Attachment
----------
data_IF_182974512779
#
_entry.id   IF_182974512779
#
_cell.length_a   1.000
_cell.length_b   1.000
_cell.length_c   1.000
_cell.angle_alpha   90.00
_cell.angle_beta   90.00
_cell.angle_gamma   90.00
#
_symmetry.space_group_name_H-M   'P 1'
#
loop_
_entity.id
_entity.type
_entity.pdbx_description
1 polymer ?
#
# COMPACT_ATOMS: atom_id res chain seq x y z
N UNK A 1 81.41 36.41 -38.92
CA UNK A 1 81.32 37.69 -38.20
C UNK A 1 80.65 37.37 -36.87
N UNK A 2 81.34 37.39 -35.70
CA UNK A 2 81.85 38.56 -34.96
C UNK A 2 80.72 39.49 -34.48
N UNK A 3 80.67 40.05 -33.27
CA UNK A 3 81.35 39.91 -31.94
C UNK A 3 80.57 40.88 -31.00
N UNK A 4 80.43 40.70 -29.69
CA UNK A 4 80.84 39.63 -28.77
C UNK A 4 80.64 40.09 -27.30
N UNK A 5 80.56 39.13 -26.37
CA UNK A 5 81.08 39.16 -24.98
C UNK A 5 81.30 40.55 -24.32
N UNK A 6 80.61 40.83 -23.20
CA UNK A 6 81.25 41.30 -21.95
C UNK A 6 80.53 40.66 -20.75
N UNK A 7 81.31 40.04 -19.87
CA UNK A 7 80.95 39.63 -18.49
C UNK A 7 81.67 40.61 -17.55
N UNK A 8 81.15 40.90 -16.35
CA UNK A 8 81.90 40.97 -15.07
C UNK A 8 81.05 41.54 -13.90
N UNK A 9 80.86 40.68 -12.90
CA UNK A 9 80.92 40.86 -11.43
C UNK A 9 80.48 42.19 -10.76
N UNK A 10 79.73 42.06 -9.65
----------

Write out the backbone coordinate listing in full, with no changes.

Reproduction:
data_IF_182974512779
#
_entry.id   IF_182974512779
#
_cell.length_a   1.000
_cell.length_b   1.000
_cell.length_c   1.000
_cell.angle_alpha   90.00
_cell.angle_beta   90.00
_cell.angle_gamma   90.00
#
_symmetry.space_group_name_H-M   'P 1'
#
loop_
_entity.id
_entity.type
_entity.pdbx_description
1 polymer ?
#
# COMPACT_ATOMS: atom_id res chain seq x y z
N UNK A 1 81.41 36.41 -38.92
CA UNK A 1 81.32 37.69 -38.20
C UNK A 1 80.65 37.37 -36.87
N UNK A 2 81.34 37.39 -35.70
CA UNK A 2 81.85 38.56 -34.96
C UNK A 2 80.72 39.49 -34.48
N UNK A 3 80.67 40.05 -33.27
CA UNK A 3 81.35 39.91 -31.94
C UNK A 3 80.57 40.88 -31.00
N UNK A 4 80.43 40.70 -29.69
CA UNK A 4 80.84 39.63 -28.77
C UNK A 4 80.64 40.09 -27.30
N UNK A 5 80.56 39.13 -26.37
CA UNK A 5 81.08 39.16 -24.98
C UNK A 5 81.30 40.55 -24.32
N UNK A 6 80.61 40.83 -23.20
CA UNK A 6 81.25 41.30 -21.95
C UNK A 6 80.53 40.66 -20.75
N UNK A 7 81.31 40.04 -19.87
CA UNK A 7 80.95 39.63 -18.49
C UNK A 7 81.67 40.61 -17.55
N UNK A 8 81.15 40.90 -16.35
CA UNK A 8 81.90 40.97 -15.07
C UNK A 8 81.05 41.54 -13.90
N UNK A 9 80.86 40.68 -12.90
CA UNK A 9 80.92 40.86 -11.43
C UNK A 9 80.48 42.19 -10.76
N UNK A 10 79.73 42.06 -9.65